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State by state: Where children in Germany can get vaccinated against Covid

More than two million doses of the modified Pfizer/BioNTech vaccine are being delivered to states around Germany this week as doctors prepare to vaccinate 5-11 year olds against Covid. Here's when, and how, parents can get their young children vaccinated.

Covid vaccination for children in Germany
Paediatrician Lisa Freude prepares a syringe for a vaccination in one of the five vaccination lines in the Schinkelhalle, Potsdam. Photo: picture alliance/dpa/dpa-Zentralbild | Jens Kalaene

On Thursday, the German Standing Vaccines Commission (STIKO) recommended that 5-11 year olds who are at risk of severe courses of Covid-19 – or those who have vulnerable relatives – should be vaccinated against Covid with a lower dose of Pfizer/BioNTech.

The Covid vaccine won’t just be limited to this particular group, however, as the vaccine experts made it clear that healthy children should also have the opportunity to get a shot after a consultation with their doctor. 

READ ALSO: German vaccine panel recommends Covid jabs for ‘at-risk’ young children

The specially dosed vaccine – which comes in brightly coloured vials and contains on 10mg of vaccine, compared to 30mg for adults – is now being delivered to state vaccination centres and clinics across Germany. With it, Germany will enter a new phase of the pandemic in which almost everyone over the age of five will have the opportunity to gain immunity against Covid.

Here’s how each of the German states are planning to roll out Covid shots for children – and when you’ll be able to find an appointment near you. 

The Ministry of Health in Baden-Württemberg sees the paediatricians’ practices as the main point of contact for the vaccinations of children between the ages of five to 11. “Paediatricians know their patients best and know which children should be vaccinated as a priority,” it said. In addition to the practices, there will also be vaccination campaigns in districts as well as in clinics. According to the latest ministry information, special vaccination drives for children and their parents will be carried out in the Rems-Murr district and in Tübingen. The state anticipates that the first jabs for under-12s will be rolled out from Wednesday December 15th.

In Bavaria, according to health minister Klaus Holetschek (CSU), children from the age of five will be able to be jabbed in vaccination centres and doctors’ practices from Wednesday onwards – provided that the federal government keeps its delivery promises. The vaccination centres in the state have ordered around 240,000 doses. “We have already asked the vaccination centres to offer special family vaccination appointments,” Holetschek said. According to a ministry spokeswoman, the stations are to be designed in a child-friendly way and children will receive freebies such as crayons after getting their jabs.

In Berlin, Covid vaccinations for children are to begin in the three state-owned vaccination centres on Wednesday. There will be a total of 35 additional vaccination booths for children available. Child vaccinations in primary schools by mobile vaccination teams are also planned. These will be possible from Wednesday to Friday in the afternoon and all day on Saturday and Sunday and can be booked by telephone on by calling 030 9028 2200 between 7am and 6pm daily. Vaccination offers for children are also planned for the Christmas holidays.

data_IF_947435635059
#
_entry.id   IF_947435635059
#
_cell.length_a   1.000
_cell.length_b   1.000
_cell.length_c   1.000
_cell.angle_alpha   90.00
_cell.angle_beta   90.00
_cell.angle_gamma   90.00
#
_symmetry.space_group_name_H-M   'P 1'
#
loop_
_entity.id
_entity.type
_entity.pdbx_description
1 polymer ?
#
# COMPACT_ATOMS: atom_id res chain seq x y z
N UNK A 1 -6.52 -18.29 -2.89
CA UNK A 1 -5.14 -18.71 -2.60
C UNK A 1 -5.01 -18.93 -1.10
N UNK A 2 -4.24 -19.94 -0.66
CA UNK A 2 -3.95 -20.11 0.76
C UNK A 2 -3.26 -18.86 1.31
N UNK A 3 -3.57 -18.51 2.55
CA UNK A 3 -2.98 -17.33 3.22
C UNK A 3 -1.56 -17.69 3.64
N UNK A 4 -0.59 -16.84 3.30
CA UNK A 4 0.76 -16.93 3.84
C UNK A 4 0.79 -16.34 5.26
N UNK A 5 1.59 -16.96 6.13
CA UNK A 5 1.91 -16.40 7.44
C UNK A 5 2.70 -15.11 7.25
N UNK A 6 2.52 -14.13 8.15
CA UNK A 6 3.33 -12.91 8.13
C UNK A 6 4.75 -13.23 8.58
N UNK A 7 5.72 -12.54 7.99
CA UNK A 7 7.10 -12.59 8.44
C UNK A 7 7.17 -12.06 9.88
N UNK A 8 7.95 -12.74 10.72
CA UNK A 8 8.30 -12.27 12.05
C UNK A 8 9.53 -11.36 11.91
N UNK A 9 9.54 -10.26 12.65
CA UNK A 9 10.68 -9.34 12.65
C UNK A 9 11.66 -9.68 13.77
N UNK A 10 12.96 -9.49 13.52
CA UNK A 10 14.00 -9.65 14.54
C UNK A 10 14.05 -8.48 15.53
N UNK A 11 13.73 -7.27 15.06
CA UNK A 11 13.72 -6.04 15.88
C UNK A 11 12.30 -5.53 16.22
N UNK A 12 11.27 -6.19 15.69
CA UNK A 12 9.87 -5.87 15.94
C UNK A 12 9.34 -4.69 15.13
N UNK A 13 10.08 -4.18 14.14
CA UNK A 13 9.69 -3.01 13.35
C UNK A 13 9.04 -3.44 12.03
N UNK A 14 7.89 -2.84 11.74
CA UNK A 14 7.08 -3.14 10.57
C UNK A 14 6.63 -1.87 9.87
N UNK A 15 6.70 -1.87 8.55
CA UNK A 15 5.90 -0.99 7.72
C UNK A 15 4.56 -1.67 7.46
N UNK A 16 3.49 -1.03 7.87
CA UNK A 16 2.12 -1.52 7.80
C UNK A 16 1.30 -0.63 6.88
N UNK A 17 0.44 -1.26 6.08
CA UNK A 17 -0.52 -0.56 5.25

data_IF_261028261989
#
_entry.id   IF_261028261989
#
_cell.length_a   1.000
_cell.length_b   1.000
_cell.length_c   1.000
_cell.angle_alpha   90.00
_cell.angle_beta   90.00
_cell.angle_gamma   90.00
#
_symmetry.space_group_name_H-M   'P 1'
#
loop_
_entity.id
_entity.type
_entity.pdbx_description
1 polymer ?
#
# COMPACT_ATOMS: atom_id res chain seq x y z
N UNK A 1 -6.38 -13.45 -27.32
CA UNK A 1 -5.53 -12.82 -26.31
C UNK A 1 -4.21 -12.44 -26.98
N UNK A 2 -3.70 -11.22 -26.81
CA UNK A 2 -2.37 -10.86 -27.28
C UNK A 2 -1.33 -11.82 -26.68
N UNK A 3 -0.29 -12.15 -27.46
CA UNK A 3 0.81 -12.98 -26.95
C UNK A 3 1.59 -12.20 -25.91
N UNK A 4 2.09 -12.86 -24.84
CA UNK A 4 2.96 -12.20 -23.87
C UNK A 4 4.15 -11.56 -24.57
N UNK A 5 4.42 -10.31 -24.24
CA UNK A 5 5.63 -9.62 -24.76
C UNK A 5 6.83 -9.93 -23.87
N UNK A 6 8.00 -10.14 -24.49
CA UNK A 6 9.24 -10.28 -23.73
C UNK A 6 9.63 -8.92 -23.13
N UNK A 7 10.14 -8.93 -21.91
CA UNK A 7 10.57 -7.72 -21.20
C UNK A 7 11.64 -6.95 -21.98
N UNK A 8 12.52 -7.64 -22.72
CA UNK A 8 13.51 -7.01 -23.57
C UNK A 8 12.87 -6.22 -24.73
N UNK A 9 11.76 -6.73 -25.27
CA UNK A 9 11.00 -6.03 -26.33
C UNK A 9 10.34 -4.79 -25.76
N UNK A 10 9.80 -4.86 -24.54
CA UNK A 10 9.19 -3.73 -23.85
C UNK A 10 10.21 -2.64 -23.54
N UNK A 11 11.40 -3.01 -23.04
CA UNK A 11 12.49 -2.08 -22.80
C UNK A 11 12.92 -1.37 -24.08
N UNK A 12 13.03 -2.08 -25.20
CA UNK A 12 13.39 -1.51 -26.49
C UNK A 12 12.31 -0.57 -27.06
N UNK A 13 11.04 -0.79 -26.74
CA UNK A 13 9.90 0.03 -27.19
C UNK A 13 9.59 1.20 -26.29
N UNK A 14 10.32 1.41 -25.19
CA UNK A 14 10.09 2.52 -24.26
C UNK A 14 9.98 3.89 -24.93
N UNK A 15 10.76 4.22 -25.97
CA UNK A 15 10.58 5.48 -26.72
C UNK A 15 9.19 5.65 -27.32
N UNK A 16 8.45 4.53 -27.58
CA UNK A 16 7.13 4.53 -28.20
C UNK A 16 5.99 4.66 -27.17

According to regional radio station rbb24, vaccinations of 5-11 year olds are due to kick off in Brandenburg on Tuesday “at the latest” after doses are delivered on Monday. Children in Brandenburg are to be vaccinated primarily in paediatricians’ practices. However, paediatric clinics and regional vaccination centres are also to be included. There will also be mobile vaccination services travelling to locations around the state – though the planning for this has not yet been finalised.

In Bremen, a central paediatric vaccination centre has been set up for this age group, which will start operations on Tuesday. There, paediatricians and adolescent doctors are available for counselling, and information materials specially suited for children are also being prepared. Mobile vaccination services aren’t currently being planned for children – though this could change in the future. 

Bremen vaccination centre
A young child is given a free lollipop after getting vaccinated in Bremen. Photo: picture alliance/dpa | Sina Schuldt

The northern city state of Hamburg will receive an initial batch of the children’s vaccine on December 15th and aims to start rolling out vaccinations on the 16th. According to Hamburg Senate, the jabs will be carried out exclusively by paediatricians to ensure that the vaccine doses are distributed widely. Appointments can be booked with a state doctor by calling 116 117 and selecting the ‘Covid vaccination’ option. 

In the state of Hesse, some paediatricians have already been issuing lower doses of the Pfizer/BioNTech vaccine since the EMA approval, but the official doses are expected to arrive anytime from the 13th to 15th. The vaccinations are to be offered primarily by paediatricians and adolescent doctors, though paediatric clinics and the public health service will also offer assistance. Appointments can be booked online from the 15th. 

Regions in Lower Saxony will be kicking off their vaccinations for children at different times, with Hanover starting out with a child vaccination drive in the zoo on December 15th. Braunschweig will follow on December 18th with a special vaccination day in the town hall. In addition, paediatricians and mobile child vaccination teams will carry out jabs for 5-11 year olds over the coming weeks. 

Vaccination at Hannover Zoo
People walk into the vaccination clinic at Hannover Zoo. On December 15th, the Zoo will hold a special child vaccination day and offer its first jabs to 5-11 year olds. Photo: picture alliance/dpa | Julian Stratenschulte

In Mecklenburg-Western Pomerania, children in this age group are to be vaccinated primarily at paediatricians’ offices. Where they are not available to give out shots, there will be offers at vaccination centres in the districts and cities, said health minister Stefanie Drese (SPD) on Friday. Vaccination action days for children and their families are being planned.

The vaccination stations of districts in North Rhine-Westphalia will offer vaccinations for 5-11-year-olds at paediatricians’ surgeries, according to the Pharmacists’ Association of North Rhine-Westphalia. State-run vaccination centres and other state clinics will follow on Friday, December 17th. At least half of the vaccinations are to be given by appointment.